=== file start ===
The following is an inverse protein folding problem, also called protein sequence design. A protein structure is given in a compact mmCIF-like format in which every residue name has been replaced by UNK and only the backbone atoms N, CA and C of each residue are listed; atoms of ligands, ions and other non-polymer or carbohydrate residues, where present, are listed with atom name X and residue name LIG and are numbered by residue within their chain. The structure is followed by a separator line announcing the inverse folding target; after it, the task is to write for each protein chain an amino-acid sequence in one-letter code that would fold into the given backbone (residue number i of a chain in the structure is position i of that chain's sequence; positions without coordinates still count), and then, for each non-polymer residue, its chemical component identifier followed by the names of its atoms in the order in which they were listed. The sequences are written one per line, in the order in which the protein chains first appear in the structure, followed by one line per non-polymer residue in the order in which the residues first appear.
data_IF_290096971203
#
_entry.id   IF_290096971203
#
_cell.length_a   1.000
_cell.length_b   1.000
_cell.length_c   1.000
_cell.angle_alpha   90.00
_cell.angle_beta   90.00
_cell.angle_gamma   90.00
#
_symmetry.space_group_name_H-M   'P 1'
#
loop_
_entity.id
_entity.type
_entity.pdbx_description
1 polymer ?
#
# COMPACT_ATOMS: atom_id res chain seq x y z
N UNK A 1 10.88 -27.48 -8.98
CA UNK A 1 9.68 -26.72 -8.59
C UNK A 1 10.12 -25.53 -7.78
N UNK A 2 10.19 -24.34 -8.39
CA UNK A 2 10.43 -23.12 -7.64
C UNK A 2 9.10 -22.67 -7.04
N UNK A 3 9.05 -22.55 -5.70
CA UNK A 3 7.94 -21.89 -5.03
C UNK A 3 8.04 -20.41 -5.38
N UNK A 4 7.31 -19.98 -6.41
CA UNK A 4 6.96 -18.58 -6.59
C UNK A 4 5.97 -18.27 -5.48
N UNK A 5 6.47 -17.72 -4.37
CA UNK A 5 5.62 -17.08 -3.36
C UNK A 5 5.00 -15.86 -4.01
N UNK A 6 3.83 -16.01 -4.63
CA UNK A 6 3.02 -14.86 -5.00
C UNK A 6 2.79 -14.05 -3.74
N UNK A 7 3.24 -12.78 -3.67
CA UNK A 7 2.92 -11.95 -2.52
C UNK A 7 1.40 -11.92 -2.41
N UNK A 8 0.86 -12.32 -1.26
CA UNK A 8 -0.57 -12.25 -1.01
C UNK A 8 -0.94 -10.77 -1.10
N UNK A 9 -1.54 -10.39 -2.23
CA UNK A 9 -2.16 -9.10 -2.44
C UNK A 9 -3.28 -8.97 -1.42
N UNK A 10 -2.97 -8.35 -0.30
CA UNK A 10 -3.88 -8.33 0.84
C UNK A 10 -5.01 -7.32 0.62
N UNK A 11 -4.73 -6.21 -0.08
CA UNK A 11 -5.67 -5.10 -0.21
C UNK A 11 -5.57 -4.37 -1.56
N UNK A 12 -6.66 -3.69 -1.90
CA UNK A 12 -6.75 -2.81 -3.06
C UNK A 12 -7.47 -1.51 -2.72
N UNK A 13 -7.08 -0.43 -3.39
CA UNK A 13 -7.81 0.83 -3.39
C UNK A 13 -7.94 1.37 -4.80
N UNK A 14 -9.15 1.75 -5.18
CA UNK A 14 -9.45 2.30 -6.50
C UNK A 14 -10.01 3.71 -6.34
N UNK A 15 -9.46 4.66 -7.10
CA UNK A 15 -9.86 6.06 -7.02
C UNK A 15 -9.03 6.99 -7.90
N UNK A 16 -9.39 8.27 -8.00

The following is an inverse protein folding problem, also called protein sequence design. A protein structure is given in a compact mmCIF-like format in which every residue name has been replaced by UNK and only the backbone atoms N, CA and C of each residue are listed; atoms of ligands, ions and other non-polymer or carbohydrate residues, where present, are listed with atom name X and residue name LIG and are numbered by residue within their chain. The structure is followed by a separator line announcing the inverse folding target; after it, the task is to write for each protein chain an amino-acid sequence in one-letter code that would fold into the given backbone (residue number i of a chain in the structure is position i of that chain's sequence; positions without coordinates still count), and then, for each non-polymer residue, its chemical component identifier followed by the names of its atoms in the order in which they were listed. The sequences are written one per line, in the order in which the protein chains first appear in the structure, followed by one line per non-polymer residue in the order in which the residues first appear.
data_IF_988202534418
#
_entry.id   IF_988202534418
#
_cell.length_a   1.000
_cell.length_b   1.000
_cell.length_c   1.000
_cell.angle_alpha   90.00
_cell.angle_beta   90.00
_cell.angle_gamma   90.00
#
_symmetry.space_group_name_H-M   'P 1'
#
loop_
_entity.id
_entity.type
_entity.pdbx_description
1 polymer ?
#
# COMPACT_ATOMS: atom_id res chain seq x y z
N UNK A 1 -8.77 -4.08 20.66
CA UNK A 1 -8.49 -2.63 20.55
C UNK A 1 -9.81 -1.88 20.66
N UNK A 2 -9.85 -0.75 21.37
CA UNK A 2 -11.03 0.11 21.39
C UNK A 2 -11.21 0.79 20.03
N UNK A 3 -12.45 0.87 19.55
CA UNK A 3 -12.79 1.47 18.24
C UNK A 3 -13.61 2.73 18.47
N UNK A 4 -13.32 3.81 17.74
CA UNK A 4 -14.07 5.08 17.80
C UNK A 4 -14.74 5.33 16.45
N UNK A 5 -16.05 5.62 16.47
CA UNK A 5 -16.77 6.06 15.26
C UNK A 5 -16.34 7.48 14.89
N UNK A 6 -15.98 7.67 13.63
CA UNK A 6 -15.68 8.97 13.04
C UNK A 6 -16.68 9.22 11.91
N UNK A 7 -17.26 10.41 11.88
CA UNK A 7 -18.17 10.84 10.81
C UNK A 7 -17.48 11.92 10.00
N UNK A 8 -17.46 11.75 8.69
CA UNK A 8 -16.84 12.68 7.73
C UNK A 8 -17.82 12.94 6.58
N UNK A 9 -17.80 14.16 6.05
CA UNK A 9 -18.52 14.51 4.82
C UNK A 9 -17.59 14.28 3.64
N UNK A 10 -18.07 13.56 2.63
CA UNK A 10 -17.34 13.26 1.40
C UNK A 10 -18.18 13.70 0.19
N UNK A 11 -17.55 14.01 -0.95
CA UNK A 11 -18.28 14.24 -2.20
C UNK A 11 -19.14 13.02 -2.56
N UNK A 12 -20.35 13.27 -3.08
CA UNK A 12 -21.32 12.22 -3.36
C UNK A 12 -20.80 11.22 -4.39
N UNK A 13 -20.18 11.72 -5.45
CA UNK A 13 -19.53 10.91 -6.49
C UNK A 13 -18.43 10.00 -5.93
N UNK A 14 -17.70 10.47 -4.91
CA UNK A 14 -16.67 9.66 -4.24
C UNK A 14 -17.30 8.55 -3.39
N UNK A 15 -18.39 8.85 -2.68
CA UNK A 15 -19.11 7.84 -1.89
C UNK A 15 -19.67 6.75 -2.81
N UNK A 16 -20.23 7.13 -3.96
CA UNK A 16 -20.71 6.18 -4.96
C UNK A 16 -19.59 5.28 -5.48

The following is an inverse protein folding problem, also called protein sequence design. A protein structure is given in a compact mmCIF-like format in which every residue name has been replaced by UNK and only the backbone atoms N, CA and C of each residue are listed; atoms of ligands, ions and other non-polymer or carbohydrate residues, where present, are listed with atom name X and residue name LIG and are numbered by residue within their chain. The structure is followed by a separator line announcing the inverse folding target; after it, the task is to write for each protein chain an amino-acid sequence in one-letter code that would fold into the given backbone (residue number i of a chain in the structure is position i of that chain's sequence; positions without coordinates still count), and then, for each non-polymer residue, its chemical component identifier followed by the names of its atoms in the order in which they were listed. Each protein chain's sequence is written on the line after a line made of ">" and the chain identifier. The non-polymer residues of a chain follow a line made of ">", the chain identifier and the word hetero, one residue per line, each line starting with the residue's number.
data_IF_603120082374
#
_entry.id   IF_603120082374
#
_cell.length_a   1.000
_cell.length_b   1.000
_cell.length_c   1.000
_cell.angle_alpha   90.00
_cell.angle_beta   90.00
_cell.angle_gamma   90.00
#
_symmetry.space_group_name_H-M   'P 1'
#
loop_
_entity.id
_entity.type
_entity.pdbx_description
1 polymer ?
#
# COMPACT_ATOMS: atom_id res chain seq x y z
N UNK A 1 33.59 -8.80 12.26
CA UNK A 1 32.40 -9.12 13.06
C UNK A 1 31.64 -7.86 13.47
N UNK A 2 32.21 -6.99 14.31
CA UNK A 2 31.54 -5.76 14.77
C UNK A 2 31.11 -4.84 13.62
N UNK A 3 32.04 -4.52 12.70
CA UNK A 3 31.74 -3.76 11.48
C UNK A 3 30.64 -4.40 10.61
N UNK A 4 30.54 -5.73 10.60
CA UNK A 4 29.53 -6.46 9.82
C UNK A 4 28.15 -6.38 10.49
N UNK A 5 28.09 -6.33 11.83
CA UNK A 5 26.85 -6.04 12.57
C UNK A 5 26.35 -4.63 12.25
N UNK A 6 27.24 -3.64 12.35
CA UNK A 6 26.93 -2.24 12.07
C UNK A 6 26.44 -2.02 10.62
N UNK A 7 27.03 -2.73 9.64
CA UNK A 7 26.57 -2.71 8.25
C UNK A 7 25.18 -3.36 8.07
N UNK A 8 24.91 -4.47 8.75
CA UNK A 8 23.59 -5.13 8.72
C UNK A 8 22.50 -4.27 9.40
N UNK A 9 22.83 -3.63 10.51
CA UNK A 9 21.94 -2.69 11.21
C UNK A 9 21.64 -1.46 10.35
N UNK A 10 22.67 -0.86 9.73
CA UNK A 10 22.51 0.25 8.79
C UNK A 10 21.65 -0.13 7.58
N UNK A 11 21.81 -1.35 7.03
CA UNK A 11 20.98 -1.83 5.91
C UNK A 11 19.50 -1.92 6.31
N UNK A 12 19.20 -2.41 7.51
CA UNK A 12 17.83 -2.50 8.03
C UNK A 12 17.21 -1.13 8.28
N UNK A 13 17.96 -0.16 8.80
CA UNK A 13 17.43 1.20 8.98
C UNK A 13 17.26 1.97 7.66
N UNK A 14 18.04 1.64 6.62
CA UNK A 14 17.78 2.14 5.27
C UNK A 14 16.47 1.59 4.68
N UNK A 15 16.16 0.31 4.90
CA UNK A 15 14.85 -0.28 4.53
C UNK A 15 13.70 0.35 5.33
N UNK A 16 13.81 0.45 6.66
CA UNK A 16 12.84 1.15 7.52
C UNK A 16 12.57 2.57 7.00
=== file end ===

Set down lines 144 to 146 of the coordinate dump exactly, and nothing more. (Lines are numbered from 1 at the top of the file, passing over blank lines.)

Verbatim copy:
_cell.length_c   1.000
_cell.angle_alpha   90.00
_cell.angle_beta   90.00